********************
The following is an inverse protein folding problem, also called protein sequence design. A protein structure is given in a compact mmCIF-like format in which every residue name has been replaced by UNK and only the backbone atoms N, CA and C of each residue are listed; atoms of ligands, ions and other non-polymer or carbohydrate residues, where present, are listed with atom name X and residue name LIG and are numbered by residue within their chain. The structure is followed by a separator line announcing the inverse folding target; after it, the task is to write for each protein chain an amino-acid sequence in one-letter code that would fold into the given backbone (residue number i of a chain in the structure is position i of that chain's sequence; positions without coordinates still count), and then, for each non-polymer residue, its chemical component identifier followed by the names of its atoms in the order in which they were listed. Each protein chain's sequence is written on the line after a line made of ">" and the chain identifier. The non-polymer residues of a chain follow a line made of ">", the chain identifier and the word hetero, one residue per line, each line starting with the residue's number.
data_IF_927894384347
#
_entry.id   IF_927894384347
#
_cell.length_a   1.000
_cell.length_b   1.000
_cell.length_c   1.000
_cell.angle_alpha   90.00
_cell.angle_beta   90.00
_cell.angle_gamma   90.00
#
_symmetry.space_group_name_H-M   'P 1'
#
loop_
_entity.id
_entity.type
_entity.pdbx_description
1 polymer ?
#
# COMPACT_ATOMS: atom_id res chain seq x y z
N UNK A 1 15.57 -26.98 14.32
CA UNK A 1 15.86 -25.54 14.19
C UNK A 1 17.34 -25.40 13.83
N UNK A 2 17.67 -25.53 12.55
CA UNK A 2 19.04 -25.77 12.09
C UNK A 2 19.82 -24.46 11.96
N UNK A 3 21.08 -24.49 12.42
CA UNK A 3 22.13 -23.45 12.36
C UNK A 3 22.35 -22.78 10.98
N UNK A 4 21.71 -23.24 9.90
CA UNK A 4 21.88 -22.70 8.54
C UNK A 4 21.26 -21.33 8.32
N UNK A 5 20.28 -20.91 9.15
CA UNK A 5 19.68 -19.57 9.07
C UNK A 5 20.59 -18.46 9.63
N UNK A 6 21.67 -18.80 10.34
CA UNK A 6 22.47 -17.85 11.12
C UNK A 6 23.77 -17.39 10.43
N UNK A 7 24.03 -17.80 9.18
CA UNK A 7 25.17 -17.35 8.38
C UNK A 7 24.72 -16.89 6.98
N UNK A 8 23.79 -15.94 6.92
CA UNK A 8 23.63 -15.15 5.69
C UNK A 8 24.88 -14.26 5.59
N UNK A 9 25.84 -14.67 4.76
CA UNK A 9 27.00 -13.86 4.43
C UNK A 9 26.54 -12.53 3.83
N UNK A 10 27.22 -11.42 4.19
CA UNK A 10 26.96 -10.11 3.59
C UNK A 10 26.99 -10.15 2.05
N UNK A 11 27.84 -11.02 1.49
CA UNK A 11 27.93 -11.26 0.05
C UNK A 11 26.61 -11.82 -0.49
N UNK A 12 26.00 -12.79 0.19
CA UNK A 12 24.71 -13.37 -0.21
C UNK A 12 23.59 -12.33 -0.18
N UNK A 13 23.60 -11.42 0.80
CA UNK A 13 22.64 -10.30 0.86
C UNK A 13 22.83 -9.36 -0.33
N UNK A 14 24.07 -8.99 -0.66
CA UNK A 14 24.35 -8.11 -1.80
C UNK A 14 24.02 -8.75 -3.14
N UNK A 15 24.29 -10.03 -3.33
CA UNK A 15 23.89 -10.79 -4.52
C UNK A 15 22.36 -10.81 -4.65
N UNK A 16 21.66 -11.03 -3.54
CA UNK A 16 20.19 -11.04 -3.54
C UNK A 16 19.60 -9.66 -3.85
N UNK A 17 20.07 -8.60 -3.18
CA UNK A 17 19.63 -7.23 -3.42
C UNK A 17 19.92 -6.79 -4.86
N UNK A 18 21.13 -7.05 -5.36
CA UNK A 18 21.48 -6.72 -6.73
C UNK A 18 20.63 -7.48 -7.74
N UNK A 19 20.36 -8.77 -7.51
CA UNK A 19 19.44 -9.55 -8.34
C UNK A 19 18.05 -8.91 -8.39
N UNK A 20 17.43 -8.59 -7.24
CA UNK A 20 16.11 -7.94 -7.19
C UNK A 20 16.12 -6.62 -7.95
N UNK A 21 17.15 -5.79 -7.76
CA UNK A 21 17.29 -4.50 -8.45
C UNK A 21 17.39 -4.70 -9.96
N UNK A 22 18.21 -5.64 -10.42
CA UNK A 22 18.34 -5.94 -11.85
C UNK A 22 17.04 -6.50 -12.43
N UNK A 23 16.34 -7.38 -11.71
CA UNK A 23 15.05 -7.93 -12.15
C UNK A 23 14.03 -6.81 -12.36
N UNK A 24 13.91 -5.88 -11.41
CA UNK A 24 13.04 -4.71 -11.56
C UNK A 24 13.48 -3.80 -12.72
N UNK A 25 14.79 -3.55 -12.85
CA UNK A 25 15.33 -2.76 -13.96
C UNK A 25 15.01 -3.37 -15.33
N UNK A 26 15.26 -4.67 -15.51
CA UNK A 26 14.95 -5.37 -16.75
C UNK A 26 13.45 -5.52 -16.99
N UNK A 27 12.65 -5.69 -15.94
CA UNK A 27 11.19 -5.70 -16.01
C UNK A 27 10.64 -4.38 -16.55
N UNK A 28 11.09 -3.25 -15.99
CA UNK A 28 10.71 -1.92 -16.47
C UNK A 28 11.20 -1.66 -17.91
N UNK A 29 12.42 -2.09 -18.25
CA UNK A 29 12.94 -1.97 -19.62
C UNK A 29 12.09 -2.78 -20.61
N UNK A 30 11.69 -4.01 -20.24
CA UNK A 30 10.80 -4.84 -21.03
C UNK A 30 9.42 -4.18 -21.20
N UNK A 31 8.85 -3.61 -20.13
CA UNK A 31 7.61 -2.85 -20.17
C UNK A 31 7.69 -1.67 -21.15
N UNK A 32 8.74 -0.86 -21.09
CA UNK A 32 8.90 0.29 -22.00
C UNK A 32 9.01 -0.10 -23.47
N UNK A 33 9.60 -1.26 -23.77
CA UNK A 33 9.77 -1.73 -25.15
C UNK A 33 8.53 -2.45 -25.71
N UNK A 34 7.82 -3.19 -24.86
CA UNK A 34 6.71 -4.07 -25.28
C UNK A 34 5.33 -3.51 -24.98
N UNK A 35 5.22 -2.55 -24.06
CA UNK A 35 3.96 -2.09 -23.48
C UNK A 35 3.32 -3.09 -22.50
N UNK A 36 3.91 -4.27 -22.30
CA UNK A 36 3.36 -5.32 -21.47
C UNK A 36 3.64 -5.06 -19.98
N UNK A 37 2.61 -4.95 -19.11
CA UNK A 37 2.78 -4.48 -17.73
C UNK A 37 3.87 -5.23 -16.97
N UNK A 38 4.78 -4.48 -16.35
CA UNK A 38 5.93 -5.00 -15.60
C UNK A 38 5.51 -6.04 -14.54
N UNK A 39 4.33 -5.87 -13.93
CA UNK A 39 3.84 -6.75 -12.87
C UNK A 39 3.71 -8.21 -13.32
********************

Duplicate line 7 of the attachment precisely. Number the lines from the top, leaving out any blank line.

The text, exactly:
_cell.length_b   1.000